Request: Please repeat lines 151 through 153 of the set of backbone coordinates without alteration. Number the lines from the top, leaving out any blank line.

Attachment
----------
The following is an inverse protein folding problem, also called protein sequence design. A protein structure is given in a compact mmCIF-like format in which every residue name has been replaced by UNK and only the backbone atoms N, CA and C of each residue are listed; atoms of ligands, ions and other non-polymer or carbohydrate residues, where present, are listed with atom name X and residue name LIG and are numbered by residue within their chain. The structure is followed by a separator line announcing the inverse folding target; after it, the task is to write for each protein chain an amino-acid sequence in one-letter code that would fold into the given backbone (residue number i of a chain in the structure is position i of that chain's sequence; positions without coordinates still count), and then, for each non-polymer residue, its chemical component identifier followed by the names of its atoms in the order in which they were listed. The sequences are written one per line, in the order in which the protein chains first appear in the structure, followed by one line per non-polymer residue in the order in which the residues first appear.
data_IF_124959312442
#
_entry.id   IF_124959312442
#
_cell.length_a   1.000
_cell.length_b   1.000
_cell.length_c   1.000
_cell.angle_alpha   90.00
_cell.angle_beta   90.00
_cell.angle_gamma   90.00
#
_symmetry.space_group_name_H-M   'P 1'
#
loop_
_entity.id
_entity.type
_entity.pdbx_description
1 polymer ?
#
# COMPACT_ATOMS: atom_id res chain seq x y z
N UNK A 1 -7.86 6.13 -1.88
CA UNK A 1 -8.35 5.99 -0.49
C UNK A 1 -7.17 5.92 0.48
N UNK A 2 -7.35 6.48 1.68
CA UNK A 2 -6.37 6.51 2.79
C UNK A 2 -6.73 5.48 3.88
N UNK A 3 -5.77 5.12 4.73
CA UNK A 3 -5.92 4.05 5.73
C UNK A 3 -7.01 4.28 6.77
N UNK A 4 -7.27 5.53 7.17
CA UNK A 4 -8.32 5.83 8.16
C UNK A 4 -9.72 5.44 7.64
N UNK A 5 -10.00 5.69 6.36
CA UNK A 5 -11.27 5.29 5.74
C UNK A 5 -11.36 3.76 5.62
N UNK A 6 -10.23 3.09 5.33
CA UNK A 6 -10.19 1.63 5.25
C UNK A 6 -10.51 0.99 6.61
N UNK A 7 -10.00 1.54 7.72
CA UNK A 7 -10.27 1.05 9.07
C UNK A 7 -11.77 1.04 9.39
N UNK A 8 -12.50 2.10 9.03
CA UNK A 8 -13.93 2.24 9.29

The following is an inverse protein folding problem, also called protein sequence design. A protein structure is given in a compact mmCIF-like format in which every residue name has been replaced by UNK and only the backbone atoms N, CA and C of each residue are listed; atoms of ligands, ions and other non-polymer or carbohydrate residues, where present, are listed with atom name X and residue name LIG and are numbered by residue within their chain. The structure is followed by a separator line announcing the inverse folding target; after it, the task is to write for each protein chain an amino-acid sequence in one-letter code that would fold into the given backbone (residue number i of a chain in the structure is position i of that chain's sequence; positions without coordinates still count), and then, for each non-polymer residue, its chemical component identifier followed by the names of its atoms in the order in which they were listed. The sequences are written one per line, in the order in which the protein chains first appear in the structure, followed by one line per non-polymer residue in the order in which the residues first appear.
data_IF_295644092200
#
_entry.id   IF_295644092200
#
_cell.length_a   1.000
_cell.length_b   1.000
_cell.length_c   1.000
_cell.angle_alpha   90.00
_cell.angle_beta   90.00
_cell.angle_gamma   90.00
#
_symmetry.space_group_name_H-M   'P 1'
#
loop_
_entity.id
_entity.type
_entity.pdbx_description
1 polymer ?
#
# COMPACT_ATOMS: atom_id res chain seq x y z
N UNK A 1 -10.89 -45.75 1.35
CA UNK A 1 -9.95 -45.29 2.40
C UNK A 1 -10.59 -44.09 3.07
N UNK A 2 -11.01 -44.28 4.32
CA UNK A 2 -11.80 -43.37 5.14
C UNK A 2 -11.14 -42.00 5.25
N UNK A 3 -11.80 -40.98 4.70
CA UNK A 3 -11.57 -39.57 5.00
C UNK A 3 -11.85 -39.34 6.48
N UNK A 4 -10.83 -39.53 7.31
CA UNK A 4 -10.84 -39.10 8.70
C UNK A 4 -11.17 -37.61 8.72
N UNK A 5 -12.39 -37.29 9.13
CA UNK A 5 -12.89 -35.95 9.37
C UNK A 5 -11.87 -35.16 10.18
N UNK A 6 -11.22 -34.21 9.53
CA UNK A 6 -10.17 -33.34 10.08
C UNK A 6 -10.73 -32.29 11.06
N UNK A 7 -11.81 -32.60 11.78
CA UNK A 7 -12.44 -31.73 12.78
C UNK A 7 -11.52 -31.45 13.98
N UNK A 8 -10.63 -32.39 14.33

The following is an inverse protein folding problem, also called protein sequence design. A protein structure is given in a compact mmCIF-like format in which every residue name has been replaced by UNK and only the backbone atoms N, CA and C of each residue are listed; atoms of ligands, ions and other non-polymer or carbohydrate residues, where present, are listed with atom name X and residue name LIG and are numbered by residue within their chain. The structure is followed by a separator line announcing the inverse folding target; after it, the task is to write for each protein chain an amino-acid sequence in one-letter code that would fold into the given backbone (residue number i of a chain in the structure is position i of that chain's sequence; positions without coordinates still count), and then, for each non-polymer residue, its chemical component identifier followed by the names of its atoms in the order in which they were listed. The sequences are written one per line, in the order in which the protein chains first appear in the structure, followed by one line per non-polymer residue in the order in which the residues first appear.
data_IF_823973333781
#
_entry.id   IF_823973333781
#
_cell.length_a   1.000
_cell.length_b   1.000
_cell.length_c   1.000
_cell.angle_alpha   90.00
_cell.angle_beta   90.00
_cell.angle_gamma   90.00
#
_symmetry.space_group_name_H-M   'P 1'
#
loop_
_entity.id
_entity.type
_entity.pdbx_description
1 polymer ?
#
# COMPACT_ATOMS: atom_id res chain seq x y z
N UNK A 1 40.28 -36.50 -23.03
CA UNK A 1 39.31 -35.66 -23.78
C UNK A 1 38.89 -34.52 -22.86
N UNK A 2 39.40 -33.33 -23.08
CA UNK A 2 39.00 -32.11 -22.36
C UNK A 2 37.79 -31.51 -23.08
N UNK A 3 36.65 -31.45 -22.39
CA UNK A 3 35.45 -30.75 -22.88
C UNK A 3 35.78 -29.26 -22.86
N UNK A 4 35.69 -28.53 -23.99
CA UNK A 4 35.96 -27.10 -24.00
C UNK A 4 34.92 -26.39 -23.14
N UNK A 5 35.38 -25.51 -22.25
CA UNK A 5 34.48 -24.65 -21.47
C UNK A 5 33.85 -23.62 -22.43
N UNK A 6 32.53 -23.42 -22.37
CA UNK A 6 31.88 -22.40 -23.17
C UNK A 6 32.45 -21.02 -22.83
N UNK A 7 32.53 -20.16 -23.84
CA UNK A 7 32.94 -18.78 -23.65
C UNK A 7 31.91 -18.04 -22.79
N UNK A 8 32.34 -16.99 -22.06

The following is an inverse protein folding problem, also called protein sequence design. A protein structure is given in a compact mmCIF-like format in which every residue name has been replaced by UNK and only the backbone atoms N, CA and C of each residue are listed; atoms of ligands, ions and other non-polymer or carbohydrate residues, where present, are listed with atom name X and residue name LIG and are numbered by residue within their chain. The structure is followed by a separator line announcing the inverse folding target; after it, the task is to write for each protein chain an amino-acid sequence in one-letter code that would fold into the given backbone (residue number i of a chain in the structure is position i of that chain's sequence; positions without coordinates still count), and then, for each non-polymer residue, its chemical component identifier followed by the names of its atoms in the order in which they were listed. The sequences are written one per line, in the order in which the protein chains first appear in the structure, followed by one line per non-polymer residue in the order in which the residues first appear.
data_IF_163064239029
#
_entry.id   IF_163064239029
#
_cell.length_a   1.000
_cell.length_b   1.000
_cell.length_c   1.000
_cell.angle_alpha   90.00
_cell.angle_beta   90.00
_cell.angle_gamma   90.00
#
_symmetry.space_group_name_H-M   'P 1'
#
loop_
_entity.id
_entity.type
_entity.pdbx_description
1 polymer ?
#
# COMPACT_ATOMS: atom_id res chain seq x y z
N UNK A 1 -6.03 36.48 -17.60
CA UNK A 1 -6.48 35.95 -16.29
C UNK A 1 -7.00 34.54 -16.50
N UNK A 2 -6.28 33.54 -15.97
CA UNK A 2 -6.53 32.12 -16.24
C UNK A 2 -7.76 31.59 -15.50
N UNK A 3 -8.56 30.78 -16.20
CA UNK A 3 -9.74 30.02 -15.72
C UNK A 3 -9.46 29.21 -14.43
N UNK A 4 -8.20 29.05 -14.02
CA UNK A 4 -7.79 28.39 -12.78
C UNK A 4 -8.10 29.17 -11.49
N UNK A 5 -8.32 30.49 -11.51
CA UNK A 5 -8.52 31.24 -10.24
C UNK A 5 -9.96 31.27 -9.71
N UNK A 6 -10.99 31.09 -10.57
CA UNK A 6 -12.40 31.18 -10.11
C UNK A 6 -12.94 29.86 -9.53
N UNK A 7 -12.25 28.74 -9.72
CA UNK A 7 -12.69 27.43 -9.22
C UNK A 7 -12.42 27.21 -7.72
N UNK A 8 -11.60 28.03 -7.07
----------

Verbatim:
# COMPACT_ATOMS: atom_id res chain seq x y z
N UNK A 1 -6.03 36.48 -17.60
CA UNK A 1 -6.48 35.95 -16.29